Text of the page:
Turkey 'drippings' sounds pretty disgusting, when you think about it. 

Turkey Drippings?

4. Do you have a plan? Do you need a plan? Have you ever had a plan fall into a trillion pieces? Explain.

Yes, I like a plan. (ISTJ, remember.) Right now I don't have a plan and feel a bit like floating, which is an uneasy feeling for me. I don't remember having a plan fall in a trillion pieces. It helps not to have unrealistic expectations. They usually work out, and I'm a pretty careful planner, but one should be prepared for interruptions and derailments.

Names blacked out to protect the less guilty

5. November 19 is National Play Monopoly Day. Do you own the original or some version of the game? Do you enjoy playing Monopoly? How likely is it you'll play a game of Monopoly on November 19th? Ever been to Atlantic City? Ever taken a ride on a railroad? Is parking in your town free? Last thing you took a chance on?

It took me a sec to realize that all of these questions were related! I do have the original Monopoly plus a London version plus a kids' version. I doubt that I'll be playing Monopoly on the 19th. I've never been to Atlantic City, the parking in our town is free (and believe me, no one has to hunt for a parking space), and I have been on a train. Someday I want to travel on the Settle-Carlisle RR, but that won't be for a bit.  The last thing I took a chance on was parking directly across from W.A. Frost on the night of the wedding reception. It was a 2-hour parking spot, but it all worked out.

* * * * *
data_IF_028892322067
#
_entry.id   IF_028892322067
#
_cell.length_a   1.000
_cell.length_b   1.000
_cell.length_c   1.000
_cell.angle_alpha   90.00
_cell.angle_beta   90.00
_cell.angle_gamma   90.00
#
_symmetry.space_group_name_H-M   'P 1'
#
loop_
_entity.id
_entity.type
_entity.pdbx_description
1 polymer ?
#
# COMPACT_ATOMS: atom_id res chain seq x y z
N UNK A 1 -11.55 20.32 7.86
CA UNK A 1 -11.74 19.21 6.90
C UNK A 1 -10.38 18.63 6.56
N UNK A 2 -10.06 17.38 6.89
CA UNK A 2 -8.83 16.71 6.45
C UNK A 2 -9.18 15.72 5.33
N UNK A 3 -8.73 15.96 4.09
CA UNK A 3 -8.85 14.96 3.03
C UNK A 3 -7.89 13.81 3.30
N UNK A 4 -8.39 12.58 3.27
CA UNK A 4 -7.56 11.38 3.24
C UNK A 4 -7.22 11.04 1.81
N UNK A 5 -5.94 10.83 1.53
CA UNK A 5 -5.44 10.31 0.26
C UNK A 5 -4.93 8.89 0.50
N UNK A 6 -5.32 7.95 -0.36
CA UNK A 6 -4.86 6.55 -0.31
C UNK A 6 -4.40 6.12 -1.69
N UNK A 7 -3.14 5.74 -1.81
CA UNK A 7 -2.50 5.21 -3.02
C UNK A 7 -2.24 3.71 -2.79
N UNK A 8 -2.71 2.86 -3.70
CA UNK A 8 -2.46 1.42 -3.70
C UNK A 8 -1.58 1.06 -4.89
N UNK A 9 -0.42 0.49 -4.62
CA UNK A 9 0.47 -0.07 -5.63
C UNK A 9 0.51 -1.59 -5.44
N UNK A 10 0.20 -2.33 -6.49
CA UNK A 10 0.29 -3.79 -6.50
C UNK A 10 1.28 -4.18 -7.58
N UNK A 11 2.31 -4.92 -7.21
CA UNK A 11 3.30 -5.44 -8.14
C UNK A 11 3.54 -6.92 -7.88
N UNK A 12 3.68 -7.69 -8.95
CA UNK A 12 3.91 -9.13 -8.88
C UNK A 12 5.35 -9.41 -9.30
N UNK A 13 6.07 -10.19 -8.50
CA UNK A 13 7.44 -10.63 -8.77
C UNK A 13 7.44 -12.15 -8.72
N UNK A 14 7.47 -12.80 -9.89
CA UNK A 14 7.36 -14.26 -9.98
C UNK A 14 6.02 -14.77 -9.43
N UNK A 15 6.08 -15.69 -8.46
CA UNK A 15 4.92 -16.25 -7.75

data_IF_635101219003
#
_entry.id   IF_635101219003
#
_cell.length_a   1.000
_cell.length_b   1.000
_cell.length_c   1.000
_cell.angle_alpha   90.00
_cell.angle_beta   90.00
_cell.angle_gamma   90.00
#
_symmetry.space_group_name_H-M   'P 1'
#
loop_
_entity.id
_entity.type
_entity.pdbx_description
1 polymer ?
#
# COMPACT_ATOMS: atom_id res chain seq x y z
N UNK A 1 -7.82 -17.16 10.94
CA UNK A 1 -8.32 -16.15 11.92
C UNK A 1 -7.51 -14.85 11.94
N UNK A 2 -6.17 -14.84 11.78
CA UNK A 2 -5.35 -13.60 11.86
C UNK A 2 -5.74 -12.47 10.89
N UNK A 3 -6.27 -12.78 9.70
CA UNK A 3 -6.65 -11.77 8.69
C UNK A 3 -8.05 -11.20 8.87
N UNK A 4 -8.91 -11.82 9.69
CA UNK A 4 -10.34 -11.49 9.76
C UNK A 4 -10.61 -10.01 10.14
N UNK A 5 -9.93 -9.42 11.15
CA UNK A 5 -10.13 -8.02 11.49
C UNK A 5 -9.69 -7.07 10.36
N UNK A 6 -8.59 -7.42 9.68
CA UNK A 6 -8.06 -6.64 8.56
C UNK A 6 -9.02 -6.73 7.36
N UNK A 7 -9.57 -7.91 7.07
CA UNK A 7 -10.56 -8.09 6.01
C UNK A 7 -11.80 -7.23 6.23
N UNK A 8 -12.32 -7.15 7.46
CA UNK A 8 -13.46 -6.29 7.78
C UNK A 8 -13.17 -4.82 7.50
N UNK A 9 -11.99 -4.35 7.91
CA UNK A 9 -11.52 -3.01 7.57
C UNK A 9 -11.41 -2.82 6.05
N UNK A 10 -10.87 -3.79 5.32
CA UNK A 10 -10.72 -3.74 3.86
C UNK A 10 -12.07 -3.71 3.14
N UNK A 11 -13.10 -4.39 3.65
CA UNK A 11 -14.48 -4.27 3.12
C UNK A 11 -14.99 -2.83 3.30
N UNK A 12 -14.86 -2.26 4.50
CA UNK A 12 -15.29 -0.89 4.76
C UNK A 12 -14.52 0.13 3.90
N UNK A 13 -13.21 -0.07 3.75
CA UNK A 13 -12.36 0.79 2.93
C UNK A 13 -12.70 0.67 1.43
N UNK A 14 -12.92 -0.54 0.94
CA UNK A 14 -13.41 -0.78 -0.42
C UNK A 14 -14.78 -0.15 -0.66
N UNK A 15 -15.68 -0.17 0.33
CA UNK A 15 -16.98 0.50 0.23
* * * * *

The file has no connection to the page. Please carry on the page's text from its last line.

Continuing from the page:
Settle-Carlisle RR, Ribblehead Viaduct

6. A song you like that has the word (or some form of the word) thanks in the title, lyrics, or meaning?

'Now Thank We All Our God'  I can still remember the German words of the first couple lines, from when our high school choir sang that in concert! Here is the first verse:

Now thank we all our God,
with heart and hands and voices,
who wondrous things has done,
in whom this world rejoices;
who from our mothers' arms
has blessed us on our way
with countless gifts of love,
and still is ours today. 

A bit more about that hymn, 'Now Thank We All Our God,' or, in German, 'Nun Danket Alle Gott,' which I found interesting, and thought you might too:

From Wikipedia:

"Now thank we all our God" is a popular Christian hymn. It is a translation from the German "Nun danket alle Gott", written c. 1636 by Martin Rinkart, which in turn was inspired by Sirach, chapter 50 verses 22–24, from the praises of Simon the high priest. It was translated into English in the 19th Century by Catherine Winkworth.

"Martin Rinkart was a Lutheran minister who came to Eilenburg, Saxony at the beginning of the Thirty Years' War. The walled city of Eilenburg became the refuge for political and military fugitives, but the result was overcrowding, and deadly pestilence and famine. Armies overran it three times. The Rinkart home was a refuge for the victims, even though he was often hard-pressed to provide for his own family. During the height of a severe plague in 1637, Rinkart was the only surviving pastor in Eilenburg, conducting as many as 50 funerals in a day. He performed more than 4000 funerals in that year, including that of his wife."